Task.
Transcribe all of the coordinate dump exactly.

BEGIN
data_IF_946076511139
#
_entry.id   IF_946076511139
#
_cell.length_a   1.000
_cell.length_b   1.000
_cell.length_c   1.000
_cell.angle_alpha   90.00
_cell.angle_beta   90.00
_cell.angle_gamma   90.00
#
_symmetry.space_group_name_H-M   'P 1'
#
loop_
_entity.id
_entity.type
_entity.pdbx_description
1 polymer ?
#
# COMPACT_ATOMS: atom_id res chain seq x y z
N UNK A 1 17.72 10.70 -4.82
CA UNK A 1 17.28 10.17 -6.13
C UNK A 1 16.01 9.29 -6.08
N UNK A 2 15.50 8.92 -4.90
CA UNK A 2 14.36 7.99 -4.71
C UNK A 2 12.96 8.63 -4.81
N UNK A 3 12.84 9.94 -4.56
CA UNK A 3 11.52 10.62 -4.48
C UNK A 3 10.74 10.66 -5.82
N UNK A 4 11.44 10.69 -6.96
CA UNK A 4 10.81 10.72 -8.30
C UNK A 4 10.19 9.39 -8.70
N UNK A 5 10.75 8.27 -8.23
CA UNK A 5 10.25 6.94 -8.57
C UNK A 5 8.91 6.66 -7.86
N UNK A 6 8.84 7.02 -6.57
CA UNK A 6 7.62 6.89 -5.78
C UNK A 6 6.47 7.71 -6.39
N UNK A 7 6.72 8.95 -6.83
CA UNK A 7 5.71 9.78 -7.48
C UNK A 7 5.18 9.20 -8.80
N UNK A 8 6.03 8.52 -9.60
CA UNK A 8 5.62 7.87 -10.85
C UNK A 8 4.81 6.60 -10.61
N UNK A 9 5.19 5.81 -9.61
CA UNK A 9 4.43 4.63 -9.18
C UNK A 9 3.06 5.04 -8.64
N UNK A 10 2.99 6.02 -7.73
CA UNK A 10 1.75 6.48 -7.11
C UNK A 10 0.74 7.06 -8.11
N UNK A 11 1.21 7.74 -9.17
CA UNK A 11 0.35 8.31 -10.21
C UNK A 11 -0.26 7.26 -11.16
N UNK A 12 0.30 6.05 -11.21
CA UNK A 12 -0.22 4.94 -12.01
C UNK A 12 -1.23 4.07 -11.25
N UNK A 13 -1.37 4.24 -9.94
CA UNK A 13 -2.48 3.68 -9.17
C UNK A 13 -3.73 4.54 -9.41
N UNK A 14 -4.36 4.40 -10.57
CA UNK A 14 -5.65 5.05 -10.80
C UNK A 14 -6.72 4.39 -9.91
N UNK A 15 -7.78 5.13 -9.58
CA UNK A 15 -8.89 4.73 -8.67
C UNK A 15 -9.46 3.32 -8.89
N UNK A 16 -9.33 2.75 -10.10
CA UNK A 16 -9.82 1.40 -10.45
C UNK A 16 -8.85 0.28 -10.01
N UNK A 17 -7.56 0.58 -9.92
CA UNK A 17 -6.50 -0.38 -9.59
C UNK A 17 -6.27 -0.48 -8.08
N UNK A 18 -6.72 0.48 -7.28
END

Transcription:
data_IF_946076511139
#
_entry.id   IF_946076511139
#
_cell.length_a   1.000
_cell.length_b   1.000
_cell.length_c   1.000
_cell.angle_alpha   90.00
_cell.angle_beta   90.00
_cell.angle_gamma   90.00
#
_symmetry.space_group_name_H-M   'P 1'
#
loop_
_entity.id
_entity.type
_entity.pdbx_description
1 polymer ?
#
# COMPACT_ATOMS: atom_id res chain seq x y z
N UNK A 1 17.72 10.70 -4.82
CA UNK A 1 17.28 10.17 -6.13
C UNK A 1 16.01 9.29 -6.08
N UNK A 2 15.50 8.92 -4.90
CA UNK A 2 14.36 7.99 -4.71
C UNK A 2 12.96 8.63 -4.81
N UNK A 3 12.84 9.94 -4.56
CA UNK A 3 11.52 10.62 -4.48
C UNK A 3 10.74 10.66 -5.82
N UNK A 4 11.44 10.69 -6.96
CA UNK A 4 10.81 10.72 -8.30
C UNK A 4 10.19 9.39 -8.70
N UNK A 5 10.75 8.27 -8.23
CA UNK A 5 10.25 6.94 -8.57
C UNK A 5 8.91 6.66 -7.86
N UNK A 6 8.84 7.02 -6.57
CA UNK A 6 7.62 6.89 -5.78
C UNK A 6 6.47 7.71 -6.39
N UNK A 7 6.72 8.95 -6.83
CA UNK A 7 5.71 9.78 -7.48
C UNK A 7 5.18 9.20 -8.80
N UNK A 8 6.03 8.52 -9.60
CA UNK A 8 5.62 7.87 -10.85
C UNK A 8 4.81 6.60 -10.61
N UNK A 9 5.19 5.81 -9.61
CA UNK A 9 4.43 4.63 -9.18
C UNK A 9 3.06 5.04 -8.64
N UNK A 10 2.99 6.02 -7.73
CA UNK A 10 1.75 6.48 -7.11
C UNK A 10 0.74 7.06 -8.11
N UNK A 11 1.21 7.74 -9.17
CA UNK A 11 0.35 8.31 -10.21
C UNK A 11 -0.26 7.26 -11.16
N UNK A 12 0.30 6.05 -11.21
CA UNK A 12 -0.22 4.94 -12.01
C UNK A 12 -1.23 4.07 -11.25
N UNK A 13 -1.37 4.24 -9.94
CA UNK A 13 -2.48 3.68 -9.17
C UNK A 13 -3.73 4.54 -9.41
N UNK A 14 -4.36 4.40 -10.57
CA UNK A 14 -5.65 5.05 -10.80
C UNK A 14 -6.72 4.39 -9.91
N UNK A 15 -7.78 5.13 -9.58
CA UNK A 15 -8.89 4.73 -8.67
C UNK A 15 -9.46 3.32 -8.89
N UNK A 16 -9.33 2.75 -10.10
CA UNK A 16 -9.82 1.40 -10.45
C UNK A 16 -8.85 0.28 -10.01
N UNK A 17 -7.56 0.58 -9.92
CA UNK A 17 -6.50 -0.38 -9.59
C UNK A 17 -6.27 -0.48 -8.08
N UNK A 18 -6.72 0.48 -7.28